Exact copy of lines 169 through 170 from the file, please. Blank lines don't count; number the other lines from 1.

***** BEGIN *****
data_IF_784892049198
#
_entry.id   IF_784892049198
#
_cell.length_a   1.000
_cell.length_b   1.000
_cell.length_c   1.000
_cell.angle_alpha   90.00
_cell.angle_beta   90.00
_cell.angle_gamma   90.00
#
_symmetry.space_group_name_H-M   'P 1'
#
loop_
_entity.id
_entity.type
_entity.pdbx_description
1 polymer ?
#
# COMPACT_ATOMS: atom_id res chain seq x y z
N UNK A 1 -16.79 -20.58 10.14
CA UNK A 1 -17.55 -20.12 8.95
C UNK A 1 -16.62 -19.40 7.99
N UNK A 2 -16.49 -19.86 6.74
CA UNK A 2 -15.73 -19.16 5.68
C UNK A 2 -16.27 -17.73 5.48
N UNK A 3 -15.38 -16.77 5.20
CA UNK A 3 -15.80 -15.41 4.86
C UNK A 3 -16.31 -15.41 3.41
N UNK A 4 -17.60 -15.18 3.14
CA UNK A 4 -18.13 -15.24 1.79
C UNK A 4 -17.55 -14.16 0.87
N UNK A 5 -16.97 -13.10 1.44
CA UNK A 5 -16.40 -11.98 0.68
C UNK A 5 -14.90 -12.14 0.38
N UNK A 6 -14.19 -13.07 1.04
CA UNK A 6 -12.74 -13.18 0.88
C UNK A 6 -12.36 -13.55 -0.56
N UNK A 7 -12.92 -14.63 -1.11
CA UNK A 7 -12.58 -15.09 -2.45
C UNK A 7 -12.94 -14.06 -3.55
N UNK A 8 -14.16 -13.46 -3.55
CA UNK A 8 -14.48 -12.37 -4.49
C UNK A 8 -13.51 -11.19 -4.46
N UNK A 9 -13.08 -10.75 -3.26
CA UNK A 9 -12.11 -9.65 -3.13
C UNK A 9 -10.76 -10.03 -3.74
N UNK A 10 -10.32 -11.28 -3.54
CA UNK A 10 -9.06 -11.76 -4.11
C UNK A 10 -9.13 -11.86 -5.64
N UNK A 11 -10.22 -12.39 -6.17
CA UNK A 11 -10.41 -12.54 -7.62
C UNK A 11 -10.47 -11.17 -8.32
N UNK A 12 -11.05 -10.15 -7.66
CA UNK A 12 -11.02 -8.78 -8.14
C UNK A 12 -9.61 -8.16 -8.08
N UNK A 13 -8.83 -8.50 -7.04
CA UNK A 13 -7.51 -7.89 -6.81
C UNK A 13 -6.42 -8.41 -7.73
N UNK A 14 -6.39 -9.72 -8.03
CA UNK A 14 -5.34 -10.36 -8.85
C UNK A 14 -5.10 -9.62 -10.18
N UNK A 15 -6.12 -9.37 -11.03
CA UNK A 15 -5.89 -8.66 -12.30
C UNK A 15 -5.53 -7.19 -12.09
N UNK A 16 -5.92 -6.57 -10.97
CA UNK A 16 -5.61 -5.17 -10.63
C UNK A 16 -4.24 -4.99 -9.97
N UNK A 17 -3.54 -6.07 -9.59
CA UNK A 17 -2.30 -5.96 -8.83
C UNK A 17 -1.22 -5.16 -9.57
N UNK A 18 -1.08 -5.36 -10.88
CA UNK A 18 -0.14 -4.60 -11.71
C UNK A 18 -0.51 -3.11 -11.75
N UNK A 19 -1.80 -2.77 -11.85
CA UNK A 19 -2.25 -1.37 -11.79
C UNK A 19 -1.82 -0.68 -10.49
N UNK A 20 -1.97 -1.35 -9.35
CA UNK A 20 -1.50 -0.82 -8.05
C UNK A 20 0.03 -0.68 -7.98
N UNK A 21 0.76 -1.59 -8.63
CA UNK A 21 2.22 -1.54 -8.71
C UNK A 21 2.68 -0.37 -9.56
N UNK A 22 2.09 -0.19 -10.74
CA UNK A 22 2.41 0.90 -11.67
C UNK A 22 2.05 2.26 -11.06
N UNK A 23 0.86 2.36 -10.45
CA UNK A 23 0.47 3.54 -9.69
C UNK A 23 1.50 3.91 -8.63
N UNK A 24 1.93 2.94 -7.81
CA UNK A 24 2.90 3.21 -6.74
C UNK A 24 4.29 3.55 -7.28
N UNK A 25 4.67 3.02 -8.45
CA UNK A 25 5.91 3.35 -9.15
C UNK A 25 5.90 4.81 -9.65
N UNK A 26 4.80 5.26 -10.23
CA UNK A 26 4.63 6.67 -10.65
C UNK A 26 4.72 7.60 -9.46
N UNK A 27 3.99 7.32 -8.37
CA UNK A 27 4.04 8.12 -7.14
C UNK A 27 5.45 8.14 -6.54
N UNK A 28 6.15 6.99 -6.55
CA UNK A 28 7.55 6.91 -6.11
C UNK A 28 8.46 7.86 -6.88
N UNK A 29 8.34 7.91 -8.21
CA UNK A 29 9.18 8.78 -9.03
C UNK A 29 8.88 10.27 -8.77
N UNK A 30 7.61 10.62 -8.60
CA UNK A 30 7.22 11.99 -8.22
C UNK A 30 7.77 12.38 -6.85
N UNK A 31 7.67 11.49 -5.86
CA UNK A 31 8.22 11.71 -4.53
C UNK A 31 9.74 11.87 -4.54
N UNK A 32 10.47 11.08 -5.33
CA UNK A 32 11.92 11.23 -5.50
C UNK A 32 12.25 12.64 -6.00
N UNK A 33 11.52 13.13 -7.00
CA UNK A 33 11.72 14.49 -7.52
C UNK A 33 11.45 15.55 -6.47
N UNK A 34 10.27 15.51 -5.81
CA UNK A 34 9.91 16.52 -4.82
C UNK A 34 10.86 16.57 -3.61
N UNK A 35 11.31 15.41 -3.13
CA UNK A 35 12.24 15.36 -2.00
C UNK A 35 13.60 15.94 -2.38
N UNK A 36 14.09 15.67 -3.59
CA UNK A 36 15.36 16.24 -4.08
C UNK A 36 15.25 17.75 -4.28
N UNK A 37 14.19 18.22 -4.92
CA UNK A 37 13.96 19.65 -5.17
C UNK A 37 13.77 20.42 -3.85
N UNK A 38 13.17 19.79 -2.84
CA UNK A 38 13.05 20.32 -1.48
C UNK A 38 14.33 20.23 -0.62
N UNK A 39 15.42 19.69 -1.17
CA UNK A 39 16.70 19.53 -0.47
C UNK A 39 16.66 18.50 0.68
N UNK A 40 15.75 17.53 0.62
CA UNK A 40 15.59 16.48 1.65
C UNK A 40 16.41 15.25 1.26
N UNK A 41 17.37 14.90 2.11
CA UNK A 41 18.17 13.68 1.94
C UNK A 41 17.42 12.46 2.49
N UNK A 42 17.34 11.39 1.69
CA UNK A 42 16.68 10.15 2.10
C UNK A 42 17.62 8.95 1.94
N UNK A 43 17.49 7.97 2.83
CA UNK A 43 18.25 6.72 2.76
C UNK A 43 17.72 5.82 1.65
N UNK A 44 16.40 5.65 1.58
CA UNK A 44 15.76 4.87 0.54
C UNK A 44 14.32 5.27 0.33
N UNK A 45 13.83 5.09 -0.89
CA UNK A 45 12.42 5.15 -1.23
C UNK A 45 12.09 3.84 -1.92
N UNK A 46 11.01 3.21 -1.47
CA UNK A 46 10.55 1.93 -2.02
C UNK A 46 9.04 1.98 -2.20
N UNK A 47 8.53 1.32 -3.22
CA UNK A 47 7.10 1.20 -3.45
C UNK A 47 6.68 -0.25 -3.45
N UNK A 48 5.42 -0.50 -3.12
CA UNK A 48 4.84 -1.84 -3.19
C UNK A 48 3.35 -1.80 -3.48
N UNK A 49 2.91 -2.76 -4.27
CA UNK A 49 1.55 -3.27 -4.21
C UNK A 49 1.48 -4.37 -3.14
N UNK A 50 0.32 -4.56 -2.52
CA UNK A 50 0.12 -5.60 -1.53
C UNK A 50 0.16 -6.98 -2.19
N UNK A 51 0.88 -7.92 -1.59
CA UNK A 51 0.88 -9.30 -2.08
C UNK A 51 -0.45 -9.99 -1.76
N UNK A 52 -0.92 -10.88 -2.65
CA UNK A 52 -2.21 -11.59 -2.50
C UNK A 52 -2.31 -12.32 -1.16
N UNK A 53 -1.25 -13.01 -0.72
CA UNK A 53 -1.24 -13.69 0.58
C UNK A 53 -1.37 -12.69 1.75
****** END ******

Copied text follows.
CA UNK A 50 0.12 -5.60 -1.53
C UNK A 50 0.16 -6.98 -2.19